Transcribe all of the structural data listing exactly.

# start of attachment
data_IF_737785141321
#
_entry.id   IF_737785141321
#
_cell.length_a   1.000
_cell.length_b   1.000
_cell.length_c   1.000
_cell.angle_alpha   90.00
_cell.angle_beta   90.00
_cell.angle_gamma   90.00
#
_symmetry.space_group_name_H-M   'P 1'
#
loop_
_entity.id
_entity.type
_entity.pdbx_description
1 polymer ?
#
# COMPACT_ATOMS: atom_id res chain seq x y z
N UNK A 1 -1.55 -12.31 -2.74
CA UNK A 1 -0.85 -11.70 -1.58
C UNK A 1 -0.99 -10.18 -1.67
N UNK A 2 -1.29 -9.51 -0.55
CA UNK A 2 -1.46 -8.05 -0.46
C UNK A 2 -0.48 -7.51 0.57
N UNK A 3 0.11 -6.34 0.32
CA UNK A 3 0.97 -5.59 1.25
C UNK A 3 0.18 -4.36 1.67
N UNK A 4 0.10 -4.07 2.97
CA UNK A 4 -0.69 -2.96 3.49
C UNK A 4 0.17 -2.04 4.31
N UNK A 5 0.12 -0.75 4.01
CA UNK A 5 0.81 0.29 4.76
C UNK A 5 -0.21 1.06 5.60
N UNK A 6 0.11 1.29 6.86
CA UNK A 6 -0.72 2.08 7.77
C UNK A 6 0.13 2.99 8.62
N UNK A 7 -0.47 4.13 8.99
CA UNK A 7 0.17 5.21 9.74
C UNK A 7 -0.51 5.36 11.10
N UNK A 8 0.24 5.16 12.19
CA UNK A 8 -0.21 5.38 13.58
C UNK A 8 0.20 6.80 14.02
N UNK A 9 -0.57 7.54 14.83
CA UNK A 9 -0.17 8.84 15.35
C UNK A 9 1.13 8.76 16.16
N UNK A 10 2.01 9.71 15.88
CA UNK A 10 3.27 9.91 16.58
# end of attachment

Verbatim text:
data_IF_737785141321
#
_entry.id   IF_737785141321
#
_cell.length_a   1.000
_cell.length_b   1.000
_cell.length_c   1.000
_cell.angle_alpha   90.00
_cell.angle_beta   90.00
_cell.angle_gamma   90.00
#
_symmetry.space_group_name_H-M   'P 1'
#
loop_
_entity.id
_entity.type
_entity.pdbx_description
1 polymer ?
#
# COMPACT_ATOMS: atom_id res chain seq x y z
N UNK A 1 -1.55 -12.31 -2.74
CA UNK A 1 -0.85 -11.70 -1.58
C UNK A 1 -0.99 -10.18 -1.67
N UNK A 2 -1.29 -9.51 -0.55
CA UNK A 2 -1.46 -8.05 -0.46
C UNK A 2 -0.48 -7.51 0.57
N UNK A 3 0.11 -6.34 0.32
CA UNK A 3 0.97 -5.59 1.25
C UNK A 3 0.18 -4.36 1.67
N UNK A 4 0.10 -4.07 2.97
CA UNK A 4 -0.69 -2.96 3.49
C UNK A 4 0.17 -2.04 4.31
N UNK A 5 0.12 -0.75 4.01
CA UNK A 5 0.81 0.29 4.76
C UNK A 5 -0.21 1.06 5.60
N UNK A 6 0.11 1.29 6.86
CA UNK A 6 -0.72 2.08 7.77
C UNK A 6 0.13 2.99 8.62
N UNK A 7 -0.47 4.13 8.99
CA UNK A 7 0.17 5.21 9.74
C UNK A 7 -0.51 5.36 11.10
N UNK A 8 0.24 5.16 12.19
CA UNK A 8 -0.21 5.38 13.58
C UNK A 8 0.20 6.80 14.02
N UNK A 9 -0.57 7.54 14.83
CA UNK A 9 -0.17 8.84 15.35
C UNK A 9 1.13 8.76 16.16
N UNK A 10 2.01 9.71 15.88
CA UNK A 10 3.27 9.91 16.58